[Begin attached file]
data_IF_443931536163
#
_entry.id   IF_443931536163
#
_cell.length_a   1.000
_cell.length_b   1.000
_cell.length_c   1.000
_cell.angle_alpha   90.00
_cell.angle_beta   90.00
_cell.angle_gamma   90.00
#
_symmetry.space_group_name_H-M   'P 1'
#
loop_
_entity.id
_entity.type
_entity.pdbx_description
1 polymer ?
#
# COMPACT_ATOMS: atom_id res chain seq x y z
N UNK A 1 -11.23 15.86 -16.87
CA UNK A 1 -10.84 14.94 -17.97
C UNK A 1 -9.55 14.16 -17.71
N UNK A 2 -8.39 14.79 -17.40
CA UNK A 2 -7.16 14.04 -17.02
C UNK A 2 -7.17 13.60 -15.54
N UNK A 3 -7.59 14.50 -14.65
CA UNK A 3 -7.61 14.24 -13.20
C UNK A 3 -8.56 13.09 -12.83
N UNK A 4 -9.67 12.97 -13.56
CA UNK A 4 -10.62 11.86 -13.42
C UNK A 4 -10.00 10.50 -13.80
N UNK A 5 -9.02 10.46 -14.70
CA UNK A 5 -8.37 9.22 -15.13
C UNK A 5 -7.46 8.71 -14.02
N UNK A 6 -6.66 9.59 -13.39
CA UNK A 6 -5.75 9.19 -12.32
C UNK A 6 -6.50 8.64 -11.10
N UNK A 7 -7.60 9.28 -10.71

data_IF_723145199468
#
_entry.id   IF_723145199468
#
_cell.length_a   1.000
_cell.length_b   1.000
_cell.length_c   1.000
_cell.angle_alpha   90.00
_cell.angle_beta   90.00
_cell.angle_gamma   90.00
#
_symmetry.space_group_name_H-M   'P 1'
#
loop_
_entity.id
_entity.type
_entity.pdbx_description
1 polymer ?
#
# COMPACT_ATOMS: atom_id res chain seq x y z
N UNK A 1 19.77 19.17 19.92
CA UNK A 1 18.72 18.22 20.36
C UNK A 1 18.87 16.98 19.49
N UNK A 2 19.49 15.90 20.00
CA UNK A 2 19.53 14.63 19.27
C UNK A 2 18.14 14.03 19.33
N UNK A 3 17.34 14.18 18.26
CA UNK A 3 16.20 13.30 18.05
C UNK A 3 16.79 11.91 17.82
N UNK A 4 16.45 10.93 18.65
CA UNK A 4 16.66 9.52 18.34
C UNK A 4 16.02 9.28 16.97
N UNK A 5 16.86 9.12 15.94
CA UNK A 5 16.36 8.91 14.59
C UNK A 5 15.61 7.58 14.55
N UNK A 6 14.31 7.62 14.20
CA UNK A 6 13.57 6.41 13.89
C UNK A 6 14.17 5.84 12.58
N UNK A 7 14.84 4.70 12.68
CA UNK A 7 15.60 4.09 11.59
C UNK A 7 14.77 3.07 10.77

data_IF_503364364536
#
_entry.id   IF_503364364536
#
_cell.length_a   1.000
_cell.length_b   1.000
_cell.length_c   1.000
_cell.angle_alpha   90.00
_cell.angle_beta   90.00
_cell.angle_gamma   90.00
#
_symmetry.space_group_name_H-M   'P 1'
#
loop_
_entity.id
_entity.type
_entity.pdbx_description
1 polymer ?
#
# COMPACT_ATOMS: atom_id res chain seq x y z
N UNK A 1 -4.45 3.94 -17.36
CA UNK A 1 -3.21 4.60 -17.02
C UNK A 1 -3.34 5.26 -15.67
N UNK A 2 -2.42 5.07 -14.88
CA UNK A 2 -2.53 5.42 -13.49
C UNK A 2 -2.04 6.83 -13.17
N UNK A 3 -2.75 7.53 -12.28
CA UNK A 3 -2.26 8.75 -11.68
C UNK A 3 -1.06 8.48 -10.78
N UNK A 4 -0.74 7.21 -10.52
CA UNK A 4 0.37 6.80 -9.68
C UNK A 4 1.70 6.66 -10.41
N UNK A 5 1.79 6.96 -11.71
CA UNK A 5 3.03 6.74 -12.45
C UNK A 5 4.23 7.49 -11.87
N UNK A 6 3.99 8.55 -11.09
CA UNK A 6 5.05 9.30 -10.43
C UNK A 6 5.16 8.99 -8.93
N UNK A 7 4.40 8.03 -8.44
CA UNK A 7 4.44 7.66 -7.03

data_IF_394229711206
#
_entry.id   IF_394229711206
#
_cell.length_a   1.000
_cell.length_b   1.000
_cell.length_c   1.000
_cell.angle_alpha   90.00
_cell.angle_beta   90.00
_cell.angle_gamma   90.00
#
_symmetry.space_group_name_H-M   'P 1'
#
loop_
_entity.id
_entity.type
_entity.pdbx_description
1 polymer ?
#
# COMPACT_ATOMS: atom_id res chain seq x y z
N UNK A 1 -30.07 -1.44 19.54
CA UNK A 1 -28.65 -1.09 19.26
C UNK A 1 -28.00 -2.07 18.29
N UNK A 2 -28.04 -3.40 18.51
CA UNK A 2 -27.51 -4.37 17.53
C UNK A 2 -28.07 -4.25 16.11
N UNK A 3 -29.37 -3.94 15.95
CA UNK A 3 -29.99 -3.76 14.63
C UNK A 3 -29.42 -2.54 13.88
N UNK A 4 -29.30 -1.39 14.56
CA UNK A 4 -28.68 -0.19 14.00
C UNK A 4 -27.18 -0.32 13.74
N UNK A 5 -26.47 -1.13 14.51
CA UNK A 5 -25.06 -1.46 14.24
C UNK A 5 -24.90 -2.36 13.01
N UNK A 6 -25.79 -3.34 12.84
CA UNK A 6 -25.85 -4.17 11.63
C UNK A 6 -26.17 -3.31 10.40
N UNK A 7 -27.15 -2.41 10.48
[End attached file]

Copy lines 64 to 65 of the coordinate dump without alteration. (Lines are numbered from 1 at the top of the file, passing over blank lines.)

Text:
CA UNK A 2 19.53 14.63 19.27
C UNK A 2 18.14 14.03 19.33